A pandemic is wrong time to dump MCAS

IN AN ERA of heightened partisan divide, it is heartening to see our Democratic President and our Republican Governor in alignment on whether it is essential that children be tested this spring to measure the pandemic’s impact on students’ academic performance.

The Biden administration recently announced that state education departments would have flexibility surrounding standardized testing this year but would not have the authority to cancel them altogether. This is consistent with the Baker administration’s plan to administer a modified version of MCAS tests this spring. Both also agree that these tests should not be used to rate school or district performance.

The logistics of administering a statewide test need to be determined, but the fact remains we need reliable data from a common, objective assessment to measure whether or not students are on track and on grade level. Without diagnostic data, how will parents, teachers, schools, and districts craft effective strategies to help students recover from the pandemic’s effects? Information from MCAS is also vital to understanding the extent to which pandemic-induced learning loss has disproportionately affected students by race, socio-economic status, and disability.

Despite the urgency, longtime opponents to standardized testing are trying to exploit the chaos of the past year to halt the administration of the MCAS this spring. Once again, numerous bills have been filed on Beacon Hill that would establish a “temporary” moratorium on statewide standardized assessments, with the real intention of upending the state’s accountability system. Thankfully, President Biden has halted this misguided effort to leverage the pandemic to achieve aims that are harmful to children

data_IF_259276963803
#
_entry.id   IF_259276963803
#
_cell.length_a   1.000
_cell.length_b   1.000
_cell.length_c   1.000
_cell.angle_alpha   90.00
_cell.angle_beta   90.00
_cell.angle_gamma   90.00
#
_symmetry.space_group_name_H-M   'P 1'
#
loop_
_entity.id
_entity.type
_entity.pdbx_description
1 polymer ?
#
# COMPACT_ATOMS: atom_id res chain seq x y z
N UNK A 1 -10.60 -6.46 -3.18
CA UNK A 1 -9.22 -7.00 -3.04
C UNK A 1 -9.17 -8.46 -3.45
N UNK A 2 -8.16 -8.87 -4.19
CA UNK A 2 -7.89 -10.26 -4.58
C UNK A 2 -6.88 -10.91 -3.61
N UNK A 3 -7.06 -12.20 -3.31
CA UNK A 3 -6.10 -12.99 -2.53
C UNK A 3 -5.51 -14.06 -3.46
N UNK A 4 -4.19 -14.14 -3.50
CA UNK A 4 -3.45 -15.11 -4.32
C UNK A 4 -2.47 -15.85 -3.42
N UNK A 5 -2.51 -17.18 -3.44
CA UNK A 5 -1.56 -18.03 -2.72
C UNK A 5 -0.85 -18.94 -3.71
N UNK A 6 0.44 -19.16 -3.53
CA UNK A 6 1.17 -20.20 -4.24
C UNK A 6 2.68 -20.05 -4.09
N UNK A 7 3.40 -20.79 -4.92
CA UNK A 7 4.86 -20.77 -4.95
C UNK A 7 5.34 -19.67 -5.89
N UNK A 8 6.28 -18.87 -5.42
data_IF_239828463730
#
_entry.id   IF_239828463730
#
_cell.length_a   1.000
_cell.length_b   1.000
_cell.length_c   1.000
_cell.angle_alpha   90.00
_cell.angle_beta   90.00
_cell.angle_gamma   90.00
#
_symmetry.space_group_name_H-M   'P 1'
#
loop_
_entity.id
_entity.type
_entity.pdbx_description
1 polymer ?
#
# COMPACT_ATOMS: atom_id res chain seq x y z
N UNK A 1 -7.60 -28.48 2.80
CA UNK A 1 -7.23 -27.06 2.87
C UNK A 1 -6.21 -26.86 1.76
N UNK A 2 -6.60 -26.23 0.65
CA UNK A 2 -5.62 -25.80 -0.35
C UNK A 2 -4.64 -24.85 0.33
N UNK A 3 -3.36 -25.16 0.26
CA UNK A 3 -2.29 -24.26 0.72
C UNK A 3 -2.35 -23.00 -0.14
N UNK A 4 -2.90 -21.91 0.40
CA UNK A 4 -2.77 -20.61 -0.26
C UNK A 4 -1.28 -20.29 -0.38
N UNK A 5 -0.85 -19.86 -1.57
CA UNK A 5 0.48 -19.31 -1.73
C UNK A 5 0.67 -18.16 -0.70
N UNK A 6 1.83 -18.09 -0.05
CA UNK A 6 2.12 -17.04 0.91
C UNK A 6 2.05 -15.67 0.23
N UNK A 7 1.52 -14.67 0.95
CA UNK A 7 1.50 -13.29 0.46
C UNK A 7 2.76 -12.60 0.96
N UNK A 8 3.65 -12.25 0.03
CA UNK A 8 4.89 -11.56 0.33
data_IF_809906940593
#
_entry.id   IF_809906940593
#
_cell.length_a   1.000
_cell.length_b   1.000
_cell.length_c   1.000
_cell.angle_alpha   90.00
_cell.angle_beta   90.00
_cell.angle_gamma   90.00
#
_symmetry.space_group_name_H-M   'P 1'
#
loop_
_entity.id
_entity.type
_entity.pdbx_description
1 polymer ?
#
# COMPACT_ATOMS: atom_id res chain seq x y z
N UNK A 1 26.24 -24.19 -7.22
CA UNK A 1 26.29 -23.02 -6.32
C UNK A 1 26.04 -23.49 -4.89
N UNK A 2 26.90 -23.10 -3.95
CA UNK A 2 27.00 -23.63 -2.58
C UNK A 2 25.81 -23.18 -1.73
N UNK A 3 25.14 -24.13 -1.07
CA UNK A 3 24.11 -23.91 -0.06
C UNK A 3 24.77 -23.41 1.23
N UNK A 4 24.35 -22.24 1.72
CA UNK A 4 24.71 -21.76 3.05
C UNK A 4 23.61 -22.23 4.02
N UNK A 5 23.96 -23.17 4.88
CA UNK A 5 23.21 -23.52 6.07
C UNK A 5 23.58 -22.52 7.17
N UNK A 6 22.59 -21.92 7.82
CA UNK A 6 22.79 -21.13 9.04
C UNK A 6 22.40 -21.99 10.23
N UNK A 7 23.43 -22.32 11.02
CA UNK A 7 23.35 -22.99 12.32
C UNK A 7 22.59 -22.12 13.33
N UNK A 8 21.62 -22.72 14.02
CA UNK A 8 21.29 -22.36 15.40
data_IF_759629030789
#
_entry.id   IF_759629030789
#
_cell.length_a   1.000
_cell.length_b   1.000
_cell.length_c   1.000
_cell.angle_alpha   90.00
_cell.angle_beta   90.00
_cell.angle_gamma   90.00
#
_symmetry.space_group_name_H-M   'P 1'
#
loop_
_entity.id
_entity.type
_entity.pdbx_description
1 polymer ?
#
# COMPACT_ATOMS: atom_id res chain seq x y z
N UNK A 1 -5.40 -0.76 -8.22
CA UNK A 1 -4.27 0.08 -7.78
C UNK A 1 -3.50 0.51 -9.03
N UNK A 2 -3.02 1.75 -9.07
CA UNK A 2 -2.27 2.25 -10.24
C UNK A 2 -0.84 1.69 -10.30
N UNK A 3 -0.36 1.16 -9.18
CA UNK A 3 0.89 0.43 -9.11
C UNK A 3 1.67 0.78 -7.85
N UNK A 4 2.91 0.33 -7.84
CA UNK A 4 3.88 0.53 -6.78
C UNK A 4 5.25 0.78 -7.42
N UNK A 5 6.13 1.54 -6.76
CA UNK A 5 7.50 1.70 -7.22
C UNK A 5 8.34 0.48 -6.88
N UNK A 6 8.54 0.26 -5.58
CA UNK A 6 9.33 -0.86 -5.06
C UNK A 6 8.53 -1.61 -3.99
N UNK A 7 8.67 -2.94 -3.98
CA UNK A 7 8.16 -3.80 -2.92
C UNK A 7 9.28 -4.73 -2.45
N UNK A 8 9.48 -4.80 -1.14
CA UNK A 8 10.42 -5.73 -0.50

Annual standardized statewide assessments provide comparable, reliable data about student learning that ensures all students – especially underserved students – have access to a high-quality education consistent with the state’s academic standards.

It is imperative that we measure how much wider the achievement gap has grown since March 2020. Data from MCAS are the only consistent and objective source of information we have about disparities in educational outcomes and form the factual basis for actions that lead to greater equity in resource allocation to schools. Without this data, Massachusetts could easily return to the days where historically underserved students were pushed aside and forgotten.

Before learning standards and MCAS were established as part of the 1993 Education Reform Act, every district set its own expectations, with some setting them high and others setting them too low. This led to gross inequities in opportunity and wide gaps in student achievement. Low-income students and students of color in particular were graduating high school unprepared for college or to enter the workforce. To remedy this inequality, the state sets academic standards that all students are expected to meet, and MCAS is used as a common measure of academic achievement. This ensures that the same bar for learning is set for every student, in every school across the state.

Initial studies have already shown that long-standing opportunity gaps for students of color, students from low-income families, English learners, students with disabilities, and other historically underserved students have been widened by the pandemic.

Statewide MCAS data from 2019 show that black and Latino students were already far behind their white peers before the pandemic. For example, the assessment shows only 33 percent of black/Latino children in grades 3-8 were performing at grade level in English compared to 59 percent among white kids and only 29 percent in math compared to 56 percent among white kids. Among 10th graders, only 38 percent were performing at grade level in English compared to 69 percent of white kids and 34 percent in math compared to 67 percent of white kids.

This achievement gap in Springfield was even wider: 28 percent of black/Latino children in grades 3-8 performed at grade level in English and only 23 percent in math. Only 28 percent of black and Latino students in grade 10 were performing at grade level in English and just 21 percent in math.

Meet the Author
A pandemic is the wrong time to discard these crucial assessments. In fact, the pandemic makes them more important than ever. Information from the MCAS will not only be critical to parents as they work to support their children’s academic recovery, but it will also play an important role in advancing educational equity in the upcoming school year.

Henry Thomas III is the president and CEO of the Urban League of Springfield, Inc., and was a longtime member and chairman of the University of Massachusetts Board of Trustees.